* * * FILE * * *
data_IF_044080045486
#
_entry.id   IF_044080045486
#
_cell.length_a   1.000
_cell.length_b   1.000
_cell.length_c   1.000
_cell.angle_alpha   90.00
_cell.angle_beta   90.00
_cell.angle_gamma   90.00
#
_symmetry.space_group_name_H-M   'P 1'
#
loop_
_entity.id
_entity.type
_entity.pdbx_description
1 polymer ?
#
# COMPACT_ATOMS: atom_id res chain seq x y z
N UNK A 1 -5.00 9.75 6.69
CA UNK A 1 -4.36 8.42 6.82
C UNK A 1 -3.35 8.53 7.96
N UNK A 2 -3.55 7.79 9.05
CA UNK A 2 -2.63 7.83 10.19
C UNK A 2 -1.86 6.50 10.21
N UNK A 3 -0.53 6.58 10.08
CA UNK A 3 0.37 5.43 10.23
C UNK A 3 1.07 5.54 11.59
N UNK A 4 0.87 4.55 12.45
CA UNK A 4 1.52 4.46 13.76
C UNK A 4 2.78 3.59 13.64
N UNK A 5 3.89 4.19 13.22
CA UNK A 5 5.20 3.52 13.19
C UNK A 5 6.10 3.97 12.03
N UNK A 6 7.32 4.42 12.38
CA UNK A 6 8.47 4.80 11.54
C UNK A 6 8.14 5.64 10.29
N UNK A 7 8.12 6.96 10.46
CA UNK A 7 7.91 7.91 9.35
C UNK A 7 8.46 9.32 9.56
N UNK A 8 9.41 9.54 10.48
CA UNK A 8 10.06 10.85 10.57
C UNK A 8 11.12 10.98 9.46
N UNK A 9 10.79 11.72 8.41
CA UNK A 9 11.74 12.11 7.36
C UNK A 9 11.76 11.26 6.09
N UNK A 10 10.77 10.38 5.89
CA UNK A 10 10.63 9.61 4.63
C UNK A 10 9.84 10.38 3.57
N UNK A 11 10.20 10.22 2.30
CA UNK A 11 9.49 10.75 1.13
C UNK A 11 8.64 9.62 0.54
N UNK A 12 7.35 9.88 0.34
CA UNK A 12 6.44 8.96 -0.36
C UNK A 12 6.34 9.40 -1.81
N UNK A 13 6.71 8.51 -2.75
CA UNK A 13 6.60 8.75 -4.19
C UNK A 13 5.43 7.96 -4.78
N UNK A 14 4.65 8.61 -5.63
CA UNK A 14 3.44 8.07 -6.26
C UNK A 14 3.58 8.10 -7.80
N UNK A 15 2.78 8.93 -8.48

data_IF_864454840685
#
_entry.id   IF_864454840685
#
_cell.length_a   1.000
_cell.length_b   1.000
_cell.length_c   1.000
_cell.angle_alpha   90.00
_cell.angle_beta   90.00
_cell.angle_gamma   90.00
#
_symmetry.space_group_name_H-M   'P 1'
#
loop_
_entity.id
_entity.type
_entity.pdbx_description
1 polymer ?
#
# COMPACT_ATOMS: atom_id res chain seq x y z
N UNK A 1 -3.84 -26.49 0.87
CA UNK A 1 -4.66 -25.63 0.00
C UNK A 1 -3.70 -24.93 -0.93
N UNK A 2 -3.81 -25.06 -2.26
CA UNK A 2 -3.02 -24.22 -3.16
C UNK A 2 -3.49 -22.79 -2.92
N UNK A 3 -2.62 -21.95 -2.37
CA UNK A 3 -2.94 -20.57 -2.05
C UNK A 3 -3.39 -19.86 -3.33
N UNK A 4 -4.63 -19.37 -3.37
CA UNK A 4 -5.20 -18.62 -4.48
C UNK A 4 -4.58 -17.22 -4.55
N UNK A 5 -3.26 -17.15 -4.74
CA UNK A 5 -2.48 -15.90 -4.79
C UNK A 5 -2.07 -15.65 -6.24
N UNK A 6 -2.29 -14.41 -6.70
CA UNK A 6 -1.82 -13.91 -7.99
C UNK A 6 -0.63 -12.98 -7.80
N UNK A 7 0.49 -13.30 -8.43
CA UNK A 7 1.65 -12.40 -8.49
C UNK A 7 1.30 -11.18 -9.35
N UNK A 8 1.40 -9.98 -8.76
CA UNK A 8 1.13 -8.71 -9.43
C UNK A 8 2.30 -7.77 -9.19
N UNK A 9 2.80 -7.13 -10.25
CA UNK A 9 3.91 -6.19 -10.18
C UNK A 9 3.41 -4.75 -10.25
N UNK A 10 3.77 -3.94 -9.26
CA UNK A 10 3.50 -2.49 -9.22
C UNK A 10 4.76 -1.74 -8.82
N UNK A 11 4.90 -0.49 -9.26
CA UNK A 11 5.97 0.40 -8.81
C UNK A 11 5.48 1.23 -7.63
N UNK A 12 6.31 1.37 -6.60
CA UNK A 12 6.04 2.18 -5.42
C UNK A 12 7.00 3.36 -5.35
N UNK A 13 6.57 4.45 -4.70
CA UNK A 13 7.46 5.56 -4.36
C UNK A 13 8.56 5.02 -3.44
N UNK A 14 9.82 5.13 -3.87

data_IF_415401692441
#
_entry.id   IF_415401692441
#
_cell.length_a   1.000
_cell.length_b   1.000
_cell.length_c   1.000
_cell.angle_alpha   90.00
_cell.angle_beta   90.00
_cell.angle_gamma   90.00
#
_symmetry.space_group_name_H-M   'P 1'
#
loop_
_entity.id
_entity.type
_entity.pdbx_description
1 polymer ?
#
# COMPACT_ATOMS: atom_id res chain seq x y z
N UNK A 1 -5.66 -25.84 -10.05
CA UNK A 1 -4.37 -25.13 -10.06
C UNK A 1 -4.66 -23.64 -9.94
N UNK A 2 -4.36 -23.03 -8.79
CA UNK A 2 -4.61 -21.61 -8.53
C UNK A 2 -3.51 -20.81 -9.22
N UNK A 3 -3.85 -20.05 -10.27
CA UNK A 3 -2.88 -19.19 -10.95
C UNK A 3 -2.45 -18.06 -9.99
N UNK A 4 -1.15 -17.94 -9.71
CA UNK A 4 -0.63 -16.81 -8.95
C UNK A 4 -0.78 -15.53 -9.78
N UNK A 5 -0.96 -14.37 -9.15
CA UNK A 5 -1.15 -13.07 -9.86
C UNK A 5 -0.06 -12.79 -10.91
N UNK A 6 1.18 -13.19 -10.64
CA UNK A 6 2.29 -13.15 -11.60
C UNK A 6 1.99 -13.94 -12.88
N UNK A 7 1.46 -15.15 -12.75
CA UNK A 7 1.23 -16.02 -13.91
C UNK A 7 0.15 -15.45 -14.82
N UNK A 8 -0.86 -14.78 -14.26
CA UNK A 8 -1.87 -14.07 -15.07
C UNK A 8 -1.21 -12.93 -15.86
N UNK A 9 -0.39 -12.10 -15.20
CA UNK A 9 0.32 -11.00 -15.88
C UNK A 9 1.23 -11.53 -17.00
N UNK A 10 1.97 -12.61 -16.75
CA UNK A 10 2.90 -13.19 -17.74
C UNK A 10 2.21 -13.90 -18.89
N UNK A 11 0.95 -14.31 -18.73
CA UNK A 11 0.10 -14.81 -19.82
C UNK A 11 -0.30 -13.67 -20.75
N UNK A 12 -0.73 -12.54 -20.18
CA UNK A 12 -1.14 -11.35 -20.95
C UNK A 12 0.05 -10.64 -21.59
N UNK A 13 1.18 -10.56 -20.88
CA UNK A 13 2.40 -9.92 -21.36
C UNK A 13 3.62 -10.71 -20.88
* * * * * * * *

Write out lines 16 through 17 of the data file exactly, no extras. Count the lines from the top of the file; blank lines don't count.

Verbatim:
_entity.type
_entity.pdbx_description